10. Vicky & Aakash Dhangar

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10 PEOPLE OBAMA SHOULD MEET

Vicky and Aakash Dhangar

20 & 17 Mumbai

Moving along Aakash (left) and Vicky
Moving along Aakash (left) and Vicky
Photo:  Apoorva Guptay

OBAMA SHOULD follow his instincts: American soft power goes much further than the hardware. Vicky and Aakash, for instance, credit America with putting a new bounce in their step. The dance-form known as B-boying, adopted by young black and Latino rebels living in the South Bronx during the 1970s, has given these boys of middle-class Dharavi a swagger that they could only dream of. Finally, they feel like they are ‘doing something different’ with their lives. It all started with a live demonstration by New York-based Netarpal Singh (aka Hera), whose organisation Tiny Drops teaches Mumbai’s ragpickers, electricians, tailors and carpenters the art of ‘breaking’ out. “We had seen music videos and always thought these guys rocked. Watching this documentary about the origins of B-boying in America left us dumbstruck. When Hera performed, we thought that we might be able to do the same thing — even though we might break a few bones in the process,” laughs Aakash. Terms like ‘toprock’ (upright dancing and shuffles) and ‘freeze’ (still poses that punctuate beats and end routines) are now part of their everyday parlance. B-boying has also given them hope for a better life. While their father (a Brihanmumbai Municipal Corporation employee) dreams of raising his sons to be engineers, they would rather dance. “It keeps us positive and creative. If the Americans can make careers out of B-boying, so can we!” says Vick.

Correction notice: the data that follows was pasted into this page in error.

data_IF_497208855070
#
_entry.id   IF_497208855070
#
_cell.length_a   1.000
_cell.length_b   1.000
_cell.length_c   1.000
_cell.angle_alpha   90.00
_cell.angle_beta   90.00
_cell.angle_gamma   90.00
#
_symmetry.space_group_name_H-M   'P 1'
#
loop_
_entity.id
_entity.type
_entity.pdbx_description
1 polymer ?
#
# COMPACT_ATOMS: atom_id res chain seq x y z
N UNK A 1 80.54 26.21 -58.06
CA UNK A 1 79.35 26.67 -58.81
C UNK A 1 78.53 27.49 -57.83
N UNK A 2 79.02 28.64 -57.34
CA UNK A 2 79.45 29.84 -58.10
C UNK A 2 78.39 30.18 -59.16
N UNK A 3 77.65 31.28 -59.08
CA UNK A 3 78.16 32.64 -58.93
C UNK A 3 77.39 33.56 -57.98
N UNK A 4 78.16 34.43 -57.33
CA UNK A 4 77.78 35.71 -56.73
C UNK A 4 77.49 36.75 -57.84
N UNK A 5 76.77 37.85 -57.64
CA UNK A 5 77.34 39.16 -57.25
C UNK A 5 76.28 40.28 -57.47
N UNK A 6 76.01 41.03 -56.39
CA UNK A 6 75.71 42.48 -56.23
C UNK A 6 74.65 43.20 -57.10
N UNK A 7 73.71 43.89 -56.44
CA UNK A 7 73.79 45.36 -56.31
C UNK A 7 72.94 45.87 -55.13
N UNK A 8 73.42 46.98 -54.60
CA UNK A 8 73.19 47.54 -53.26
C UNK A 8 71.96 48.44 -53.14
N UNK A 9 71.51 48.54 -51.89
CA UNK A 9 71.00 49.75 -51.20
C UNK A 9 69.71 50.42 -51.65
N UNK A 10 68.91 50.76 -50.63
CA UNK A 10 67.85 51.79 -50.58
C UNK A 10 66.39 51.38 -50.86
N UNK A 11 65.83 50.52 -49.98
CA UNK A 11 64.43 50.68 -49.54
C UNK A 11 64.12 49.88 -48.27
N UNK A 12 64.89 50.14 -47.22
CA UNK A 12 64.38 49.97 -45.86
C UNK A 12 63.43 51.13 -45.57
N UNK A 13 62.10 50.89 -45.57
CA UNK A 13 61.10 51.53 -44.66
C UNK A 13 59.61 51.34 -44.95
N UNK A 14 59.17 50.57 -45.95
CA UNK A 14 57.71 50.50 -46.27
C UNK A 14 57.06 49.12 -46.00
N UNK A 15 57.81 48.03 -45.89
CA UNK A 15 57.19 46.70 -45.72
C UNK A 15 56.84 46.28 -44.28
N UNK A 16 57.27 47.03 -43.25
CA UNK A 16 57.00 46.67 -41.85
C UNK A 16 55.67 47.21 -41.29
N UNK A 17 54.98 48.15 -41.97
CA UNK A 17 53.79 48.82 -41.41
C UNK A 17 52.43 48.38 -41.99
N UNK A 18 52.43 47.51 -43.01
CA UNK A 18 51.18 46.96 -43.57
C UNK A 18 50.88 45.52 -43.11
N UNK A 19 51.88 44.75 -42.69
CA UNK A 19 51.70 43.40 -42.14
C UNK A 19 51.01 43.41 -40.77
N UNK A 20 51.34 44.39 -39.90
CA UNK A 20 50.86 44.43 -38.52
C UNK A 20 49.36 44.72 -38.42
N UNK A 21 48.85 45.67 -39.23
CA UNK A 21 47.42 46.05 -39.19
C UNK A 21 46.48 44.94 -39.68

Aastha Atray Banan